Interactive fiction has been an influential part of computing, computer gaming, and digital literature. The role of IF in gaming has been recognized by Crowther and Woods receiving an award at the 2006 Game Developers Conference and by the occasional tribute article that appears online or in print in the gaming press. Interactive fiction is often a part of public readings of electronic literature and of courses that consider computing and literature. This section traces a few threads of influence, explains some of the material ways in which interactors encounter interactive fiction, and considers modern-day IF development systems in a bit more depth.

Interactive fiction and the origin of MUDs

Recent Massively Multiplayer Online Role-playing Games (MMORPGs, or MMOs), such as World of Warcraft, Star Wars Galaxies, and Everquest, are in many ways graphical versions of earlier text-based systems that originated with the MUD, or Multi-User Dungeon. The experience of a MUD is quite similar to that of interactive fiction in many ways: one controls a character with textual commands in a similar sort of virtual, all-text environment. There is one important difference, however. Other characters on the same MUD are controlled by other people, allowing the system to be used for group adventures and social interaction. MUD is sometimes expanded as "Multi-User Dimension" by those who find dungeons distasteful, but Richard Bartle, co-creator of the original MUD at the University of Essex in 1978, explained that the name does contain the word "Dungeon" and that this refers specifically to the computer game Dungeon, a.k.a. Zork. The other "Multi-user Zorks" that followed from this first system at Essex provided further opportunities for player-to-player conversation and social dynamics that quickly became important to people's MUD experiences. Later, the MOO (MUD Object Oriented) made it easy for people to shape the virtual environment, build bots, and otherwise participate as designers. While the MUD can be considered formally to be a strictly improved, multi-user sort of interactive fiction, the importance of interpersonal interactions in these systems meant that their development took a different turn.

Relationship to gaming and graphical adventures

Via the MUD, interactive fiction has had an influence on graphical, massively multi-player gaming. Other game forms and genres also trace their roots to interactive fiction. One of these began with the 1980 computer game Rogue, which used ordinary ASCII characters to draw dungeons and mazes — the player's "man" was represented as "@". Interactive fiction was also influential, both directly and via Rogue and the similar game Nethack, on the genre of the computer RPG (role-playing game). In this category of games, turn-based combat and ability points of the Dungeons and Dragons sort were staples of the system, but some of the puzzle-solving and exploration that had been developing in interactive fiction could be seen as well.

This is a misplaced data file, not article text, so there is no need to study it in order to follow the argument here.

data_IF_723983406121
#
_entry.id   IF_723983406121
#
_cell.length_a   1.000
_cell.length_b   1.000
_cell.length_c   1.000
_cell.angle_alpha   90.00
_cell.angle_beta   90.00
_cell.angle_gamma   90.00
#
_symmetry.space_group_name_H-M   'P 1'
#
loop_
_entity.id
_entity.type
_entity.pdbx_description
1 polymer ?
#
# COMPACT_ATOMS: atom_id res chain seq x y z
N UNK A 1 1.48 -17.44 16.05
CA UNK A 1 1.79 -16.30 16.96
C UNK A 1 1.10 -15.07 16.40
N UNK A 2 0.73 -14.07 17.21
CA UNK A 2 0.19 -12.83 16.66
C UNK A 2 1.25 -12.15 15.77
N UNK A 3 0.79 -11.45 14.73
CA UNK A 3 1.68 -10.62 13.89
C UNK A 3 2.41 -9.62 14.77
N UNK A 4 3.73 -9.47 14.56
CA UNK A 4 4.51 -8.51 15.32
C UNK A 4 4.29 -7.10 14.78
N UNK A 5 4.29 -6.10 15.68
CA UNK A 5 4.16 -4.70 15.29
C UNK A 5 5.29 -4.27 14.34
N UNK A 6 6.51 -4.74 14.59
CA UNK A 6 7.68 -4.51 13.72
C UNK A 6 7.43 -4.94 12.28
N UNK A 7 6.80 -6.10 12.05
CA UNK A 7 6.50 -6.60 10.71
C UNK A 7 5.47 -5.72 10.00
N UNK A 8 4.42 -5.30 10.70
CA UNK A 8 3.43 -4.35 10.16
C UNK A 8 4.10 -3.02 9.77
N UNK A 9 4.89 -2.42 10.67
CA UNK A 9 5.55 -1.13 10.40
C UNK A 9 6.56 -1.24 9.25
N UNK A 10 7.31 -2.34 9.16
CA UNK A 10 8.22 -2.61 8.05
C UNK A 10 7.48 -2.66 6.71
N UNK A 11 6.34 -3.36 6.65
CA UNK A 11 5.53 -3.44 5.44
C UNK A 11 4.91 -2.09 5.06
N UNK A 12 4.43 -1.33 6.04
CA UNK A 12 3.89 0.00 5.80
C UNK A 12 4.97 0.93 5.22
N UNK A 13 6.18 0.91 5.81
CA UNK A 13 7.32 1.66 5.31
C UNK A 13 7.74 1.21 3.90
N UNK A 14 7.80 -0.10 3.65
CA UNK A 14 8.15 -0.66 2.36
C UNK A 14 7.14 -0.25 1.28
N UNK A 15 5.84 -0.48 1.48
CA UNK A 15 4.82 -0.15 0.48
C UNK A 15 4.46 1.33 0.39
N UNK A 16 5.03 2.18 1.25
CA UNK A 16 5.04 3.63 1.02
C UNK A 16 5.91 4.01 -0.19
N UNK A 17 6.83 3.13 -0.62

The main descendant of interactive fiction is no doubt the graphical adventure. The first game in this category was Warren Robinett's aptly titled Adventure for the cartridge-based Atari VCS (Atari 2600), released in 1978 and incorporating no text. Most of the development of the graphical adventure happened via various lines of text-and-graphics games in which, over time, graphics took over as interface development continued and the graphics capabilities of home computers improved. Sierra On-Line's King's Quest series (and the related Space Quest series and Police Quest series) followed this trajectory. The humorous graphical adventures developed by LucasArts are also adventures, and helped to innovate by providing the interactor with multiple player characters who sometimes interacted comically. The LucasArts games include Maniac Mansion, Sam and Max Hit the Road, the Monkey Island series, and Grim Fandango. The early CD-ROM hit Myst, which eschews language input for simple pointing and clicking, is another example in the graphical adventure category. More recently, "action adventure" games and those that involve a character undertaking the exploration of a simulated world — the Tomb Raider and later Grand Theft Auto games are examples — are, as the name of this genre suggests, descendants of interactive fiction, although more distant ones.